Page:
|Subject: Timor sends message on Irish aid
Timor sends message on Irish aid
April 15, 2005 3:34pm
Europe Intelligence Wire
IRELAND: East Timor's Foreign Minister, Jose Ramos-Horta, left Ireland yesterday saying he felt reassured that Irish development commitment to his country "is for the long-term, over the next 10 or even 20 years".
Minister of State for Development Co-operation Conor Lenihan told him Ireland intended to deepen and enhance its commitment when it next reviews priority country strategy for East Timor. Dr Ramos-Horta, a Nobel Peace laureate, spoke with warmth of other meetings with Minister of Enterprise, Trade, and Employment Micheal Martin and Taoiseach Bertie Ahern.
The visitor came with a message "to our rich friends, including Ireland" not to think of reducing their aid in anticipation of oil revenues from 2007. East Timor, Ireland's only Asian priority country, has received over 18 million since its 1999 vote for independence from Indonesia.
Mr Lenihan said technical and financial help in health, education, and for East Timor's judiciary (which has hardly any judges) would be considered. "We will be approaching the legal profession to see how they can help," he said. He will also investigate formalising a relationship with Irish and Timorese universities. Ireland hoped to help and learn from its "very good relationship" with East Timor, he said.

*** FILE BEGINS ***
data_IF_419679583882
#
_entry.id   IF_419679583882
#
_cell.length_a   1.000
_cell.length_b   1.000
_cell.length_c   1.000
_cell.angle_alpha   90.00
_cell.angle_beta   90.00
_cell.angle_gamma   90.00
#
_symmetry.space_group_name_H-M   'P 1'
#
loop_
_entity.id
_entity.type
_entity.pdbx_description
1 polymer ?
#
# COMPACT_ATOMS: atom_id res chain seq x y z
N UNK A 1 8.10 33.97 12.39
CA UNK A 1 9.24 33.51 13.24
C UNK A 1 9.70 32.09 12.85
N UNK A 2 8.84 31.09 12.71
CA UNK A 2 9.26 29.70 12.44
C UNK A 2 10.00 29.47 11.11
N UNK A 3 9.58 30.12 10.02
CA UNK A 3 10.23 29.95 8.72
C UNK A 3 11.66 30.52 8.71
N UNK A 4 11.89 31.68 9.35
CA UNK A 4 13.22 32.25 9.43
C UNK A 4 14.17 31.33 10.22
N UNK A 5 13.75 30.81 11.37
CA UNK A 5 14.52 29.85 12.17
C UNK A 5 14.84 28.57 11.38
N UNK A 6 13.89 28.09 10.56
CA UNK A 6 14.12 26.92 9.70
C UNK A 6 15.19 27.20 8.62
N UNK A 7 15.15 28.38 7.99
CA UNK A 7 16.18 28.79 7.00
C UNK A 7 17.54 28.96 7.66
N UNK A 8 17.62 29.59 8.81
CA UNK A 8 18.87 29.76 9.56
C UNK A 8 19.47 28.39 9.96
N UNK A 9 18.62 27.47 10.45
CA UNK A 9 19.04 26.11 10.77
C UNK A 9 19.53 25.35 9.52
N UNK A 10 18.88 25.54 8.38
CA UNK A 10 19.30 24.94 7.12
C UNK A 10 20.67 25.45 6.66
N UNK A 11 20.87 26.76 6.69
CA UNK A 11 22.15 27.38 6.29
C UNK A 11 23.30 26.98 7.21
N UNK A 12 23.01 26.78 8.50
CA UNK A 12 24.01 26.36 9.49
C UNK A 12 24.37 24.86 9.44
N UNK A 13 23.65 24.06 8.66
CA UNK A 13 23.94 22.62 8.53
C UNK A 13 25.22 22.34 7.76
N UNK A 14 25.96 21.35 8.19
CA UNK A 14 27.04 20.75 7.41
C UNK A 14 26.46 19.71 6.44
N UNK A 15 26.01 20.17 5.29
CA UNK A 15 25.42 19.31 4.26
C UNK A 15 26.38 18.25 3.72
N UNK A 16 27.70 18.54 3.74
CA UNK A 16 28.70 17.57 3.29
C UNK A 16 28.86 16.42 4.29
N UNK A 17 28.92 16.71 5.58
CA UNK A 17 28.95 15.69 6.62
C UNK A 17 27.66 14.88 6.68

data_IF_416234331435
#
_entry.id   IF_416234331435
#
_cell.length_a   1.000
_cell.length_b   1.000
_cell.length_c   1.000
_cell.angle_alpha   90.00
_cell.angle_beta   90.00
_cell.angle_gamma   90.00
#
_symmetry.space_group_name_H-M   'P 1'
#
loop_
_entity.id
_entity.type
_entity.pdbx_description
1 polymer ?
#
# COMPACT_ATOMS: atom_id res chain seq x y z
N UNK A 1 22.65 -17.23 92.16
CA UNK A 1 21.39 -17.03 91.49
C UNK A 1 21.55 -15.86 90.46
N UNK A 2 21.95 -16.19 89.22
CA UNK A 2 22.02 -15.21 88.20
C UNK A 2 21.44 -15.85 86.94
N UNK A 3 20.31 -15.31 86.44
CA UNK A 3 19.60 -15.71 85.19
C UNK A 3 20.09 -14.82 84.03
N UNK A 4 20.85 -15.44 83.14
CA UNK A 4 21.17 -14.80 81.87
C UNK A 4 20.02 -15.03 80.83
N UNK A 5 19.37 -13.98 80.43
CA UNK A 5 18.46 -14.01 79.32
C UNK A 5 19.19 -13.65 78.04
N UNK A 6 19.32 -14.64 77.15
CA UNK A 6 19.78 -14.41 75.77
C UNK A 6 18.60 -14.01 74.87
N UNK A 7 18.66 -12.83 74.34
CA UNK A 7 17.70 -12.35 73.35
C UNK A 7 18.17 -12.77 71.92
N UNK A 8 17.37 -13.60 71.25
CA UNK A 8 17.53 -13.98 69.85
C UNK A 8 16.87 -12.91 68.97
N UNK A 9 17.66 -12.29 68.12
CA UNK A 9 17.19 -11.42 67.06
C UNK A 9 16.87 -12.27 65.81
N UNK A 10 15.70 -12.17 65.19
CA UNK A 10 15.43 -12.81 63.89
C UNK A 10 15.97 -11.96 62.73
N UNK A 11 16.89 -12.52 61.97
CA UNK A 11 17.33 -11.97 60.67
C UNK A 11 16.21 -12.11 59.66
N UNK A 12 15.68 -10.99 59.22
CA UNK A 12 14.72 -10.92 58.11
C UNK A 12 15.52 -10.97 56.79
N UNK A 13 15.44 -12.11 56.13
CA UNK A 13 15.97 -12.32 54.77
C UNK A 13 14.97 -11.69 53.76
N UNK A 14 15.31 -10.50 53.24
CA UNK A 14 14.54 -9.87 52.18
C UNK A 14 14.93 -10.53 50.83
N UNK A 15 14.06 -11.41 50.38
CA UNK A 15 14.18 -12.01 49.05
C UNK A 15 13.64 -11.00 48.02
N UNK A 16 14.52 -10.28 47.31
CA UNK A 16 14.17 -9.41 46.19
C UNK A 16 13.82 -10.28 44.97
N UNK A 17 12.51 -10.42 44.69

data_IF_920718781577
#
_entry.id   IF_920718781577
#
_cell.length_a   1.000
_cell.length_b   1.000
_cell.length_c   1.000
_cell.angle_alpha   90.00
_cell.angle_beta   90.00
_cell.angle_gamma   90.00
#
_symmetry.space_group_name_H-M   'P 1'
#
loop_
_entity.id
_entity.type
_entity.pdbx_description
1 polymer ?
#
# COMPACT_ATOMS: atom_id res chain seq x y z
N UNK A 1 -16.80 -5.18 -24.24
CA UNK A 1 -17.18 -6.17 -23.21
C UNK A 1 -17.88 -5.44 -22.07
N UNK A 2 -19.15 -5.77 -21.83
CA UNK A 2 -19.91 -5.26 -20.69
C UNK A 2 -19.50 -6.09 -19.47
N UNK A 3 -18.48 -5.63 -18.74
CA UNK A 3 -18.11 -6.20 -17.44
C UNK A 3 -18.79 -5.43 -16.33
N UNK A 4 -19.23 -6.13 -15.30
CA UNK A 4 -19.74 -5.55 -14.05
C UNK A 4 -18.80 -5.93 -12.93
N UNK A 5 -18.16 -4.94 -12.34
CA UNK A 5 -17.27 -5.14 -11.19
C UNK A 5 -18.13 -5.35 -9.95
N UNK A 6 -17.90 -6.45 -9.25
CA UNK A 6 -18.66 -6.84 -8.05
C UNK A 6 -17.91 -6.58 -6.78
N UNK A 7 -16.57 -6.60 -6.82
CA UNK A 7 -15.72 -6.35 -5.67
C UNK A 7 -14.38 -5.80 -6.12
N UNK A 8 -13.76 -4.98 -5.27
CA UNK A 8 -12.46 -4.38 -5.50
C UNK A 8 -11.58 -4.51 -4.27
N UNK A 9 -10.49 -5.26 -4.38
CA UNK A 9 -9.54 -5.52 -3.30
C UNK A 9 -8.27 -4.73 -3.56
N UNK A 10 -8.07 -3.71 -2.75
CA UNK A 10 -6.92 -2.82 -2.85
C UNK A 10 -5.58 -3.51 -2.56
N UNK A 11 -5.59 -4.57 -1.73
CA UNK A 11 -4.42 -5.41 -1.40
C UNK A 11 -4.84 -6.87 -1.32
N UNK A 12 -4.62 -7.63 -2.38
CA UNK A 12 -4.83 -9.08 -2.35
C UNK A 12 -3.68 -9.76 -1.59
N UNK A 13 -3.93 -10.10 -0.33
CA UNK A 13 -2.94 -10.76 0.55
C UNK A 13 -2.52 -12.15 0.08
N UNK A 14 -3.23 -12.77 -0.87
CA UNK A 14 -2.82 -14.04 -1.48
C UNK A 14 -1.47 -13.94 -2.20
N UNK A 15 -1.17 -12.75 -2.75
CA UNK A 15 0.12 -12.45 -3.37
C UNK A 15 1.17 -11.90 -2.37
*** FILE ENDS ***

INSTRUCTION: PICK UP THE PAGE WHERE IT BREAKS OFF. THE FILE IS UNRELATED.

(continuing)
East Timor last week signed an agreement with Indonesia clarifying 96 per cent of their mutual borders, as part of a reconciliation process. However Dr Ramos-Horta said East Timor needed a long period of domestic stability to execute development plans.
If Ireland, perhaps in partnership with former colonial power Portugal, decided to be "a strategic mentor" Timor could be transformed in 20 years by targeting specific areas, including information technology, he maintains.
Tough oil negotiations with Australia should be resolved next month. Afterwards several $100 million annual revenues can be expected. But he said Timor was determined to learn from others' mistakes and wanted to develop a strong non-oil sector through investment incentives.
East Timor's most sensitive issue, however, is about justice for past atrocities under Indonesia. Dr Ramos-Horta defended his government's Truth and Friendship process, which involves Indonesia, and Timor's refusal to press for an international tribunal. A tribunal would produce "a huge backlash" in Indonesia and East Timorese would be the ones to suffer. It would also undermine a growing Indonesian willingness to confront its past. He said: "Indonesia is changing."